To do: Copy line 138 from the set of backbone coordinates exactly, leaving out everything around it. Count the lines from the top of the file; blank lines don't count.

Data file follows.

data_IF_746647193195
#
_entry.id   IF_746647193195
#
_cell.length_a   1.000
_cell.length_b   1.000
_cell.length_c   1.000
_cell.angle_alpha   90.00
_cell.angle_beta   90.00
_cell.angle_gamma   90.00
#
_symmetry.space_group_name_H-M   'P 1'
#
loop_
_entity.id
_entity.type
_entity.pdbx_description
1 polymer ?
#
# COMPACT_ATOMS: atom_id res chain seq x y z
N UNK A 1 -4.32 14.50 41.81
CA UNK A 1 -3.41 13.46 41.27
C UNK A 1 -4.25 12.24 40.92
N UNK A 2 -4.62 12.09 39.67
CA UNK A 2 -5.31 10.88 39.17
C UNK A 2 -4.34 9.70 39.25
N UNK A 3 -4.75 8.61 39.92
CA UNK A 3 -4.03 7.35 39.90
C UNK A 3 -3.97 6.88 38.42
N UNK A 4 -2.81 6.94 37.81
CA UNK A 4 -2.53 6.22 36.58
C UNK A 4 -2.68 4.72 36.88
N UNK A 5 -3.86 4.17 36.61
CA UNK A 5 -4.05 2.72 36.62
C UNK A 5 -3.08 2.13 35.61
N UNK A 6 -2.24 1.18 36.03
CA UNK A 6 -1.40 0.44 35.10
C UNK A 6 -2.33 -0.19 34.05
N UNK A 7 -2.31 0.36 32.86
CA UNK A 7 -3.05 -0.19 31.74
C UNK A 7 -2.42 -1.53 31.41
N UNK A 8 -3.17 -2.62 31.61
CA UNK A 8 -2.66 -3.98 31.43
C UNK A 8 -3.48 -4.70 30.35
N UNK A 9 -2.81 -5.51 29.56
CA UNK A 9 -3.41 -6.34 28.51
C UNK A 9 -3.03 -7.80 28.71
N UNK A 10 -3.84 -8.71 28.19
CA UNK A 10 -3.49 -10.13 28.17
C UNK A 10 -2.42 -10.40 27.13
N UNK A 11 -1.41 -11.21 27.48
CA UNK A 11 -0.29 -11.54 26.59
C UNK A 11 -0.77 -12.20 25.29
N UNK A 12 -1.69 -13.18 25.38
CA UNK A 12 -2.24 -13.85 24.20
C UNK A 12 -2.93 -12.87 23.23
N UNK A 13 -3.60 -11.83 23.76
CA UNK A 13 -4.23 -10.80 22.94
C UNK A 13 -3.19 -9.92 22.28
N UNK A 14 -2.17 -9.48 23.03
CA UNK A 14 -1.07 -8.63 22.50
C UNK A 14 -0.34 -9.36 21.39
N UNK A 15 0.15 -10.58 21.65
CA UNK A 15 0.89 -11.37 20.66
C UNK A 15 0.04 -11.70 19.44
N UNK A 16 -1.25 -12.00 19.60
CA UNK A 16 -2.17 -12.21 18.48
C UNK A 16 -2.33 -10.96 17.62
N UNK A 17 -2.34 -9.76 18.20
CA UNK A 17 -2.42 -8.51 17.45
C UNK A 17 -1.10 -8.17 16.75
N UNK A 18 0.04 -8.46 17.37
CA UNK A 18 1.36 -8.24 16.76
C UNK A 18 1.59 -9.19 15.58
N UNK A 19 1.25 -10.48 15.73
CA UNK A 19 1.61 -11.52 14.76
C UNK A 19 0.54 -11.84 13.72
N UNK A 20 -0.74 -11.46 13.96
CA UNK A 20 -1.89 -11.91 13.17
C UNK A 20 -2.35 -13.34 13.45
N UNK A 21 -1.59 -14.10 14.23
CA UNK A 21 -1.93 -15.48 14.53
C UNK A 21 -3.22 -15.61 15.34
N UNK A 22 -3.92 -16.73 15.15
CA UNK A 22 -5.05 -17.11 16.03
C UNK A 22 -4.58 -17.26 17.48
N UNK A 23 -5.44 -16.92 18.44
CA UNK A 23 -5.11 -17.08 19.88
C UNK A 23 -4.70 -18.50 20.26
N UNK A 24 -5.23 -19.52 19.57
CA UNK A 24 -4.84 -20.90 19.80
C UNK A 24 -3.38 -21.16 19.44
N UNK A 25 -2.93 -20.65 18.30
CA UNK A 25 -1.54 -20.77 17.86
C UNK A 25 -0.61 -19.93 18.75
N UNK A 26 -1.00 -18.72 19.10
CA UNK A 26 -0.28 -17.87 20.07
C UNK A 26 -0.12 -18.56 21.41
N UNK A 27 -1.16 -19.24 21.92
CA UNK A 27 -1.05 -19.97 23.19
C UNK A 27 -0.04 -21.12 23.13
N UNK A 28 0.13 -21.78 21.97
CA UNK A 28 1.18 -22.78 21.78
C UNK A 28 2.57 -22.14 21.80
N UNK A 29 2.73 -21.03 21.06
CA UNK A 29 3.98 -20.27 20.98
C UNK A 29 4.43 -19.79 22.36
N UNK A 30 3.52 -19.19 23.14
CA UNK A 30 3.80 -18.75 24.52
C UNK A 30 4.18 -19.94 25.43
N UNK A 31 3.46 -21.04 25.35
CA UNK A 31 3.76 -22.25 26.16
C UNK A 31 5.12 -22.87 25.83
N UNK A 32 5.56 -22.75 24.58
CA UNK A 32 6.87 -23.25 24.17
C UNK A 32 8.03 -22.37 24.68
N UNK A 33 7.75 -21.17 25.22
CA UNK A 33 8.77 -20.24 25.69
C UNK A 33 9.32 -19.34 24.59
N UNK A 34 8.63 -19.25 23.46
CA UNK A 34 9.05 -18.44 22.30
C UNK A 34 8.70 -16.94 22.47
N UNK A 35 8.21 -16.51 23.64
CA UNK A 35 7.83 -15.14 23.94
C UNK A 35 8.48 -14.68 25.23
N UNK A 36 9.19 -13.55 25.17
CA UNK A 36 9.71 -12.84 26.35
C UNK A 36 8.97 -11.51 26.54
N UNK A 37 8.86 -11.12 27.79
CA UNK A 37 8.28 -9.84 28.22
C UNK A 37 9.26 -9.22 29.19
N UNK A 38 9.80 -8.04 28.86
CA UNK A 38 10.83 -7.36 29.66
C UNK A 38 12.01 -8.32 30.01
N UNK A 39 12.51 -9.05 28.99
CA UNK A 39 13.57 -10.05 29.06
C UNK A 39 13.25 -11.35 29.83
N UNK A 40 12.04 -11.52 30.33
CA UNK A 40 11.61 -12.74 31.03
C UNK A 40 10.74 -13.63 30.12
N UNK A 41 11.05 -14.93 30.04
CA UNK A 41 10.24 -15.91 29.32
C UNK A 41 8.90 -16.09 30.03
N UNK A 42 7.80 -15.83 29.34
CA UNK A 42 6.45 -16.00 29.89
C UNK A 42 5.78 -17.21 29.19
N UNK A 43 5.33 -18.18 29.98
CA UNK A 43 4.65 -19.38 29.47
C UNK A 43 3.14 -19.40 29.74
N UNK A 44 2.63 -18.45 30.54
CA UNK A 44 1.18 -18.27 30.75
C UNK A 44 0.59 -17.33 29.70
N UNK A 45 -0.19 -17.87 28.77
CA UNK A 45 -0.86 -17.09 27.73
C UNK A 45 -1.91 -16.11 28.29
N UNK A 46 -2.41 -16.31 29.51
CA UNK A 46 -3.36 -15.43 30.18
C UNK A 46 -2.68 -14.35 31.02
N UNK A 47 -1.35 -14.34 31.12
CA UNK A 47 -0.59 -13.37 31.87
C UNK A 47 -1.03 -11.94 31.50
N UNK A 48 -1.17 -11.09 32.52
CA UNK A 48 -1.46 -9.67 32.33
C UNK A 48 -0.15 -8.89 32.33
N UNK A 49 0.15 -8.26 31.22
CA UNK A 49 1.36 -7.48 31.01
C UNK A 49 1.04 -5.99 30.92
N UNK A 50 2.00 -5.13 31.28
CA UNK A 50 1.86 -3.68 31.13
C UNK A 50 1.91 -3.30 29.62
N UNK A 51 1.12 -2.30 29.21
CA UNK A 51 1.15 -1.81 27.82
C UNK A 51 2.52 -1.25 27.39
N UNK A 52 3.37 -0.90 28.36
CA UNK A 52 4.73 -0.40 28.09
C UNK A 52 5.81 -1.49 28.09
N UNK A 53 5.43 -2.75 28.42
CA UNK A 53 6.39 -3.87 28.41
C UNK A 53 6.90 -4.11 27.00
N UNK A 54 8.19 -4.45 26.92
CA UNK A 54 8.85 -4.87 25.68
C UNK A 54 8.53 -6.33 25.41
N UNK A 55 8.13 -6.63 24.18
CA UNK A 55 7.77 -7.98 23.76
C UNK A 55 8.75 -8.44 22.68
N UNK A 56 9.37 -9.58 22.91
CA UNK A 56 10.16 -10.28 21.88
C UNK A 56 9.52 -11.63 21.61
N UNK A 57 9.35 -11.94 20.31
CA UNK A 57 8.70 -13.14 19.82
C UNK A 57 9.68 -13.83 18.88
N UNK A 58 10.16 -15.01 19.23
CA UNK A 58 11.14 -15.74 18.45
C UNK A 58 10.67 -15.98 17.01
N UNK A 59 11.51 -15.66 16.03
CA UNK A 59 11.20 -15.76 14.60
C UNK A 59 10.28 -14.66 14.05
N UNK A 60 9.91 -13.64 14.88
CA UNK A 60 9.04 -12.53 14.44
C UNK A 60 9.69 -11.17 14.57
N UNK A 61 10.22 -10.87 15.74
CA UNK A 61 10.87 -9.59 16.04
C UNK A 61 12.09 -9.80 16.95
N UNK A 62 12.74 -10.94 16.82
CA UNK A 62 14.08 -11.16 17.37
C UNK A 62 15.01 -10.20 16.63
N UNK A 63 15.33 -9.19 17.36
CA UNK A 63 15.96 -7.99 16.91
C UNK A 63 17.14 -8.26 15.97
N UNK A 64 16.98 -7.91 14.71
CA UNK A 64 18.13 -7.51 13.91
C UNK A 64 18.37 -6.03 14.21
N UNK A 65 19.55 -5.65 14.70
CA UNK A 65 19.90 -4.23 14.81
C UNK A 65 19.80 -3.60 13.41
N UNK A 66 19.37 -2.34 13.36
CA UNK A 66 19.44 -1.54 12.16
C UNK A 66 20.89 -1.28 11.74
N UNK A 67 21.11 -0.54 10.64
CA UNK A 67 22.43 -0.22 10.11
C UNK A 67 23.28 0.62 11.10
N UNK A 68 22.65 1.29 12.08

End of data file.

N UNK A 40 12.04 -11.52 30.33